Sharing Excellence in Parking & Mobility Management

Perspective (Waayib)

Welcome to “WAAYIB.” In the Mayan language of ancient Central America, this word means “The Dreaming Place.”

For the Maya of Central America, the time and place of sleep was revered as the refuge of the supernatural, as if one was visiting a sacred temple in search of enlightenment and reinvigoration.

In “WAAYIB,” creative inspiration could arise from within one’s self, or be a revelation from ancestors or deities. This inspiration was only possible when one put away the worries of the day and surrendered control over ones thoughts to the starry night sky.

In "WAYYIB", or "The Dreaming Place" of sleep, ancient Mayans believed revelations about the future could be experienced (Glyph is courtesy of Inga Calvin, "The Hieroglyphic Decipherment Guide," 2012.)

As Latin America is the focus of our services, we reflected upon this concept as a way to present our thoughts on ourselves and on serving the Public Customer. We should not take ourselves so seriously that we cannot enjoy what we do. Nor should we take our Public Customers so lightly that we cannot empathize with their troubles.

The Public Customer, especially in transportation settings, often has little or no choice in transportation options. In many cases, we are not competing for the business of Public Customers as if we were in a market. Rather, we are dictating to the customer how they will receive the service we are providing.

This shift of power from the customer to us should place a special burden on those of us in Mobility Management. Because when this shift occurs, the Public Customer becomes a Captive Customer.

For us, “The Dreaming Place” is a time to enjoy our profession of helping people reach their destinations in life. It is a place to be sensitive to the wants and desires of the Public Customer. It is thinking about how to free the Captive Customer.

We have the knowledge and power to improve the quality of transportation services the Public Customer receives. Let us share our knowledge with our peers and our power with our customers.

Join us here in “The Dreaming Place” for the way things could be or should be. Let us imagine . . . or re-imagine transportation service.

Virginia Tech Shootings 10 Years After: In Memoriam, Jarrett Lee Lane, Virginia Tech Office of Transportation / Parking Services

(Image courtesy of Virginia Tech.)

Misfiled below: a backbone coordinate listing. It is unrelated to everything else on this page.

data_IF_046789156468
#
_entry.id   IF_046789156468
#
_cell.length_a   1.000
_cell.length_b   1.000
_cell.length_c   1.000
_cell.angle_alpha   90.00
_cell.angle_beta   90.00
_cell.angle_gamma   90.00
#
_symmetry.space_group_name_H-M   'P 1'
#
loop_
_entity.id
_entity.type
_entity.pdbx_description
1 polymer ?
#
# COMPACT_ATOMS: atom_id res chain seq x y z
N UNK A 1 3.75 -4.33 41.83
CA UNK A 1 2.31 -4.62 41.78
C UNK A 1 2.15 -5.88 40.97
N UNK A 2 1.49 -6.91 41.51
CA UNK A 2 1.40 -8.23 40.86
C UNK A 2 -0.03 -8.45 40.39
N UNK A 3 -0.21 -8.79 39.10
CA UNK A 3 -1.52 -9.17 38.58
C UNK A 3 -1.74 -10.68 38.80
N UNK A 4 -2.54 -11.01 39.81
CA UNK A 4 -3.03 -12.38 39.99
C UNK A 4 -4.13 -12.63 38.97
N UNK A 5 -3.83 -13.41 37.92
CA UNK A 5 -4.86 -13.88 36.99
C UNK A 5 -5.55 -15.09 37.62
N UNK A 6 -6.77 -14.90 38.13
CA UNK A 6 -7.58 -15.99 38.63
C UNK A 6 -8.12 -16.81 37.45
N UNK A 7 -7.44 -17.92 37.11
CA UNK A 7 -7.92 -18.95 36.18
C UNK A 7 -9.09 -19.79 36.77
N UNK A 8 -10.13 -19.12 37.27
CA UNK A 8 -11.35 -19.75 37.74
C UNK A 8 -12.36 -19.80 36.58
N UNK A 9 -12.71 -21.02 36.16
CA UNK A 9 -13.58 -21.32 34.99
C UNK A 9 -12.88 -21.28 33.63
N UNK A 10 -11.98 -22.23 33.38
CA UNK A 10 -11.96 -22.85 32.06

DATELINE: MAY 10, 2007, BLACKSBURG, VIRGINIA (US) – Jarrett Lee Lane, 22, of Narrows, Virginia was a victim of the recent shootings at Virginia Tech. A Civil Engineering major, Jarrett was preparing to graduate this May.

He was on track to complete a four-year course of study in three years, but found time for recreational sports, church, and friends. He worked at the Virginia Tech Office of Transportation’s Site & Infrastructure Development, where he interned 15-20 hours a week. In addition, Jarrett worked his entire college career as a parking lot monitor for football and basketball games for Parking Services.

He never missed a game”, said his supervisor, Parking Services Manager Richard McCoy [McCoy retired in 2016]. “He worked every game for three years.” McCoy and Jarrett’s supervisor at Site and Infrastructure Development, David Dent, a longtime family friend, were invited by the family to speak at Jarrett’s memorial.

Jarrett had just earned a full post graduate scholarship and been awarded a graduate assistant’s slot at the University of Florida’s Coastal School of Engineering. His academic excellence was of no surprise to those who knew him; Jarrett was the 2003 valedictorian at Narrows High School.

He was simply an outstanding young man,” recalled Steve Mouras, the director of the Office of Transportation and Records Management, which includes Parking Services as well as the Site and Infrastructure Development division. “We don’t have them making copies for us there. They are sitting at a computer; they’re working up CAD drawings for various projects we have going. His interest was in the hydrology side of the house.”

Indeed, on the morning of April 16, 2007, Jarrett hurried to his advanced hydrology class to turn in his last major paper of the semester. Jarrett was the only undergraduate in the class. That classroom was the first entered by the gunman. “He never had a chance,” Mouras recalls wistfully.

Raised by his mother and grandmother, Jarrett is remembered as a hard working, but fun-loving student, full of life, and a person of deep spiritual faith, who counted Christian “alternative” as his favorite genre of music.

Parking Services’ McCoy remembers him simply, “He was the best of the best.”

His official Virginia Tech bio is here.

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